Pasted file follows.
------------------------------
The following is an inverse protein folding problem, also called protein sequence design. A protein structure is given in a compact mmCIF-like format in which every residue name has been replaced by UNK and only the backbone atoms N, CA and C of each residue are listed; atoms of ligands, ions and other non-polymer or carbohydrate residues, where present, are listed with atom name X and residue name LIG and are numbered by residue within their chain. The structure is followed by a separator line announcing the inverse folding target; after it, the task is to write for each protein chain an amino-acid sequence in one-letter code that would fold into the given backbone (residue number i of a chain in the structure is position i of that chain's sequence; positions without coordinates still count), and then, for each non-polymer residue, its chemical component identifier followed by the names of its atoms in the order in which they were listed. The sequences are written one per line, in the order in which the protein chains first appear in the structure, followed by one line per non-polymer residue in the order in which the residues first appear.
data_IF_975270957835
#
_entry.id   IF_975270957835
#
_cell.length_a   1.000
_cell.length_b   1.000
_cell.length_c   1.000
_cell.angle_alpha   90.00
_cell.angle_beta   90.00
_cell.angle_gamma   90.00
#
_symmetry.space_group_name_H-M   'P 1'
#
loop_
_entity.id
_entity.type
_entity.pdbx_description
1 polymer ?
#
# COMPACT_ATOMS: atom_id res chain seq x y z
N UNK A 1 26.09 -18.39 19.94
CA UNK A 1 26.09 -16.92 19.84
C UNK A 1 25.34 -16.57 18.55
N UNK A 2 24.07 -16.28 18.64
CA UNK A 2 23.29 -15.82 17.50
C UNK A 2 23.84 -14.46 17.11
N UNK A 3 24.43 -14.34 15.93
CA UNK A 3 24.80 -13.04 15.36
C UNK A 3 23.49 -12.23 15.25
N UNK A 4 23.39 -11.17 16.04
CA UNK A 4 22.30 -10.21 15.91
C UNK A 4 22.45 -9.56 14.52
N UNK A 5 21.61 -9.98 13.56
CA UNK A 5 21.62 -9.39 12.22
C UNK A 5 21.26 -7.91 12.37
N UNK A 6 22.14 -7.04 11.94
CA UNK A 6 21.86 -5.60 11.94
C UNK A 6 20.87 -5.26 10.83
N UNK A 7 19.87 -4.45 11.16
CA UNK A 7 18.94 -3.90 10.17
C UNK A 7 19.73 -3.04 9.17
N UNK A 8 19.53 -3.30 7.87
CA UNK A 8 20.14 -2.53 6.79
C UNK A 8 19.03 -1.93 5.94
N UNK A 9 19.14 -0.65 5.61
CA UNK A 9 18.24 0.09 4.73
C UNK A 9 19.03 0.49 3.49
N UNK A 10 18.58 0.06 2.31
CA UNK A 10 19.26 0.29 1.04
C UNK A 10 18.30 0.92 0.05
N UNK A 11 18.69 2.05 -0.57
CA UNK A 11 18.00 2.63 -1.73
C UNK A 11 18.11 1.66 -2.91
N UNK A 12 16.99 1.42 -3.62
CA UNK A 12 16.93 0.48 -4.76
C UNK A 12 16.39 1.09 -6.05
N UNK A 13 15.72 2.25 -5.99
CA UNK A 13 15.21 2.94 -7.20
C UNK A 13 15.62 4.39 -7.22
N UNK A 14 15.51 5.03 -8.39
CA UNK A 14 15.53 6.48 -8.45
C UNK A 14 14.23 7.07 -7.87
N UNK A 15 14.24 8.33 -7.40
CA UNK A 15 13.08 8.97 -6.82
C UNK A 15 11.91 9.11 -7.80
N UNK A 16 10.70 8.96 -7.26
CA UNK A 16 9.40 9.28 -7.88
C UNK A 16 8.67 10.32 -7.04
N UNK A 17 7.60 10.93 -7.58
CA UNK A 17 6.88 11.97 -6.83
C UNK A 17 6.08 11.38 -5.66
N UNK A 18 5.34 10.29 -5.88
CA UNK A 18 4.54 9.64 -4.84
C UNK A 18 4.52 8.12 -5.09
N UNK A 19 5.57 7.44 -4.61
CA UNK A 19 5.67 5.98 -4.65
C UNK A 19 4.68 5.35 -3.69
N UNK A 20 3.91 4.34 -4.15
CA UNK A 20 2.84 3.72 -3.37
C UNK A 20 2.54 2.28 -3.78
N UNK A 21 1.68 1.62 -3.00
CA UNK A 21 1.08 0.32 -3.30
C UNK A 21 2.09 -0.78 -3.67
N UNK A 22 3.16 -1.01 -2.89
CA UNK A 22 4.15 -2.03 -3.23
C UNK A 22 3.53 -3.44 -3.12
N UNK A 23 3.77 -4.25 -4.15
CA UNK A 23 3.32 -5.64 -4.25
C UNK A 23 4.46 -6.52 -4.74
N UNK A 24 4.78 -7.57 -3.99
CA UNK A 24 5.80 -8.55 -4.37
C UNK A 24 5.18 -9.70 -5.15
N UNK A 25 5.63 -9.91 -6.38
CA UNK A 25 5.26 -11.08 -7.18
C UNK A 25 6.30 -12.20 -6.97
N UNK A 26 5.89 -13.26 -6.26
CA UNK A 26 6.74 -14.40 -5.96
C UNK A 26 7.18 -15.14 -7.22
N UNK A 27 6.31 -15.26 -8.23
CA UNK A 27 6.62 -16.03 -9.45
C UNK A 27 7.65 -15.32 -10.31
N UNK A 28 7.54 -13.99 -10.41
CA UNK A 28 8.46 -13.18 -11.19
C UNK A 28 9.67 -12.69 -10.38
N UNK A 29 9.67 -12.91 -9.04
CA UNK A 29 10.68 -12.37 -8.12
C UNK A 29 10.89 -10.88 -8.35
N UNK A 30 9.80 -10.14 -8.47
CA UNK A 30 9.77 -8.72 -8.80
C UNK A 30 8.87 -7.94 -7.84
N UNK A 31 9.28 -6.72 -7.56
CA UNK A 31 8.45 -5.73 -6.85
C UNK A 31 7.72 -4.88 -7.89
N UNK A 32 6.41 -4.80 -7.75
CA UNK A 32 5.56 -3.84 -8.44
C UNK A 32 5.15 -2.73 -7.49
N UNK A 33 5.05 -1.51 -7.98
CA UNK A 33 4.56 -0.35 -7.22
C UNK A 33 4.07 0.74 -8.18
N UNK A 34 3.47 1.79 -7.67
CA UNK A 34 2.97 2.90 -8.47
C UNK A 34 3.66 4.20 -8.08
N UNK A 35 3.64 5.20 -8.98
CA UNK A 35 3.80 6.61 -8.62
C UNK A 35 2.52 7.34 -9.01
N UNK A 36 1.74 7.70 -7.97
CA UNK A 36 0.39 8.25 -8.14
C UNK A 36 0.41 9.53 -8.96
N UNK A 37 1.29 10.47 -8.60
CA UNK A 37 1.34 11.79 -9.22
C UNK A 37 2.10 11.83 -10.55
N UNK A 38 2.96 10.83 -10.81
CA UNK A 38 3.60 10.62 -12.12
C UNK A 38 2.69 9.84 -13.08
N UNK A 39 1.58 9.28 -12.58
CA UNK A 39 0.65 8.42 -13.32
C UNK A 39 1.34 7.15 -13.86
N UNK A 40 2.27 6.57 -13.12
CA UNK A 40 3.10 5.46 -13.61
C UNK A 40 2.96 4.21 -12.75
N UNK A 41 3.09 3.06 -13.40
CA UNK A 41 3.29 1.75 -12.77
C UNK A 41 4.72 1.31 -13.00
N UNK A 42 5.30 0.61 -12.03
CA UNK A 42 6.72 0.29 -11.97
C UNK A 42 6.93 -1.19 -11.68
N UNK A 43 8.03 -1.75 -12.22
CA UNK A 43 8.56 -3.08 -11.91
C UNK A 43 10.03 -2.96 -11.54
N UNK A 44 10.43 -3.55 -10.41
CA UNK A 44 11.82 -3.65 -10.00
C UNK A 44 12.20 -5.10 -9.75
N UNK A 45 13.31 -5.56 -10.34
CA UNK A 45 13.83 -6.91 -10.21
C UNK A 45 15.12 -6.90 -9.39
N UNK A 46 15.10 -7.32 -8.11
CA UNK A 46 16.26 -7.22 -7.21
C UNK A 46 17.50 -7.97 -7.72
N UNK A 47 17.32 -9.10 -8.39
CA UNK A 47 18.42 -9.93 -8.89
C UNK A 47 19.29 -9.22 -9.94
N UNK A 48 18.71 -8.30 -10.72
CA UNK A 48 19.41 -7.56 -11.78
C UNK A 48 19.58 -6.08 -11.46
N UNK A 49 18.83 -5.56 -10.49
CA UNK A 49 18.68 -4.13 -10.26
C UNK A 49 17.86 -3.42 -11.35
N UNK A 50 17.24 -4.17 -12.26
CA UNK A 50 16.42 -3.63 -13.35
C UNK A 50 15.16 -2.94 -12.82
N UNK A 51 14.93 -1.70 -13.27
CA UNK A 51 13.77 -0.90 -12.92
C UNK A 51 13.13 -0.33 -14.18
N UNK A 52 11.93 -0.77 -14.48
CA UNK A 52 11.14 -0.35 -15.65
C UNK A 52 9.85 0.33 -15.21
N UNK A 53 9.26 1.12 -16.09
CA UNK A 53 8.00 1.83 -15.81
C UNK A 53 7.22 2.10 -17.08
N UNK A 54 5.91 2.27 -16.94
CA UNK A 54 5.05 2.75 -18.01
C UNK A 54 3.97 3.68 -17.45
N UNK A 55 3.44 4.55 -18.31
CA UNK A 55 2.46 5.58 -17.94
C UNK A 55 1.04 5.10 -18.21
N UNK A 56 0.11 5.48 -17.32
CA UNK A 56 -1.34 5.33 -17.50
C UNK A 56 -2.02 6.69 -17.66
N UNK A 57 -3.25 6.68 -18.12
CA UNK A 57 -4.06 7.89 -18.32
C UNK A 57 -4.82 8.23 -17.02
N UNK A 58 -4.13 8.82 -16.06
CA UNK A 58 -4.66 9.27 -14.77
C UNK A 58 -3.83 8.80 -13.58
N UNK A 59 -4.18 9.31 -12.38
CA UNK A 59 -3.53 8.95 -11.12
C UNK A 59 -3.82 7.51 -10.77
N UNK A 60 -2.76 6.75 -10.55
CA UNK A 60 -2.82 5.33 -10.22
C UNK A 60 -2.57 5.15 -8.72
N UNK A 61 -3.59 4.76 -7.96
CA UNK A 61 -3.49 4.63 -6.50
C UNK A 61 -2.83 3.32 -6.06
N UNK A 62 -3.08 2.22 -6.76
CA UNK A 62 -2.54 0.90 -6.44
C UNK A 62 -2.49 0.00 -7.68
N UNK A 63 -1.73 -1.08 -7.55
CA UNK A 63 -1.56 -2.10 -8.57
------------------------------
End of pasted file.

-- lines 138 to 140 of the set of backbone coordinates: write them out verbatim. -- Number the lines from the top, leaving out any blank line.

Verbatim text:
C UNK A 39 1.34 7.15 -13.86
N UNK A 40 2.27 6.57 -13.12
CA UNK A 40 3.10 5.46 -13.61